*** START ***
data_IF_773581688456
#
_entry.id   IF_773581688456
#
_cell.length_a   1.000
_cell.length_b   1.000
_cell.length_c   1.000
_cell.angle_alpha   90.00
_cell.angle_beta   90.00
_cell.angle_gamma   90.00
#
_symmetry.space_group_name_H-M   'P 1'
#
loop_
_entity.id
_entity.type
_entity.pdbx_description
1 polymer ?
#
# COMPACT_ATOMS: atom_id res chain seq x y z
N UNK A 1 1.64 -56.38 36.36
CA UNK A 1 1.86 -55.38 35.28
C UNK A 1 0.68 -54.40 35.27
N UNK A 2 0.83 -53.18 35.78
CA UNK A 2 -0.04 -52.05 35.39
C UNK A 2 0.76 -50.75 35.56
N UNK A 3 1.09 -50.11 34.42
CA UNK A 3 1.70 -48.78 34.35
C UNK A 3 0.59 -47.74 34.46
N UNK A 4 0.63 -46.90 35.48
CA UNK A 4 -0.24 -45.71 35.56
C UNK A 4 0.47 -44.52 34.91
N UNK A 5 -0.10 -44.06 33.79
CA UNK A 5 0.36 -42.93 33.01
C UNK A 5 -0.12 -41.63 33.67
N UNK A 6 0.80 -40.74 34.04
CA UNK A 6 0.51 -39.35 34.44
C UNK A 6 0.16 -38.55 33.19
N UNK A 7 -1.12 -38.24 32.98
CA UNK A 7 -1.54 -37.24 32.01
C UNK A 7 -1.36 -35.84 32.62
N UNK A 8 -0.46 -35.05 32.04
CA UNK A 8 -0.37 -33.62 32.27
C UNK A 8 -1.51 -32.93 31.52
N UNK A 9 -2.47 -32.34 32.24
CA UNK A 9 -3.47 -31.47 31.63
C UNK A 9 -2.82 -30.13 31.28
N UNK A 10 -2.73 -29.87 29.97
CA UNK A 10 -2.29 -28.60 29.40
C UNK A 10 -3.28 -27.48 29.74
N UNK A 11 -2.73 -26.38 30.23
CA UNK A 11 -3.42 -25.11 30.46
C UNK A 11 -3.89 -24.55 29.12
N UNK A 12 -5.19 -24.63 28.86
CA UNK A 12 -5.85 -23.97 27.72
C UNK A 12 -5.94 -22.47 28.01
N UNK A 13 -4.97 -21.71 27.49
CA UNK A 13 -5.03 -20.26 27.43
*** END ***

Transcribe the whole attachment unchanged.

data_IF_773581688456
#
_entry.id   IF_773581688456
#
_cell.length_a   1.000
_cell.length_b   1.000
_cell.length_c   1.000
_cell.angle_alpha   90.00
_cell.angle_beta   90.00
_cell.angle_gamma   90.00
#
_symmetry.space_group_name_H-M   'P 1'
#
loop_
_entity.id
_entity.type
_entity.pdbx_description
1 polymer ?
#
# COMPACT_ATOMS: atom_id res chain seq x y z
N UNK A 1 1.64 -56.38 36.36
CA UNK A 1 1.86 -55.38 35.28
C UNK A 1 0.68 -54.40 35.27
N UNK A 2 0.83 -53.18 35.78
CA UNK A 2 -0.04 -52.05 35.39
C UNK A 2 0.76 -50.75 35.56
N UNK A 3 1.09 -50.11 34.42
CA UNK A 3 1.70 -48.78 34.35
C UNK A 3 0.59 -47.74 34.46
N UNK A 4 0.63 -46.90 35.48
CA UNK A 4 -0.24 -45.71 35.56
C UNK A 4 0.47 -44.52 34.91
N UNK A 5 -0.10 -44.06 33.79
CA UNK A 5 0.36 -42.93 33.01
C UNK A 5 -0.12 -41.63 33.67
N UNK A 6 0.80 -40.74 34.04
CA UNK A 6 0.51 -39.35 34.44
C UNK A 6 0.16 -38.55 33.19
N UNK A 7 -1.12 -38.24 32.98
CA UNK A 7 -1.54 -37.24 32.01
C UNK A 7 -1.36 -35.84 32.62
N UNK A 8 -0.46 -35.05 32.04
CA UNK A 8 -0.37 -33.62 32.27
C UNK A 8 -1.51 -32.93 31.52
N UNK A 9 -2.47 -32.34 32.24
CA UNK A 9 -3.47 -31.47 31.63
C UNK A 9 -2.82 -30.13 31.28
N UNK A 10 -2.73 -29.87 29.97
CA UNK A 10 -2.29 -28.60 29.40
C UNK A 10 -3.28 -27.48 29.74
N UNK A 11 -2.73 -26.38 30.23
CA UNK A 11 -3.42 -25.11 30.46
C UNK A 11 -3.89 -24.55 29.12
N UNK A 12 -5.19 -24.63 28.86
CA UNK A 12 -5.85 -23.97 27.72
C UNK A 12 -5.94 -22.47 28.01
N UNK A 13 -4.97 -21.71 27.49
CA UNK A 13 -5.03 -20.26 27.43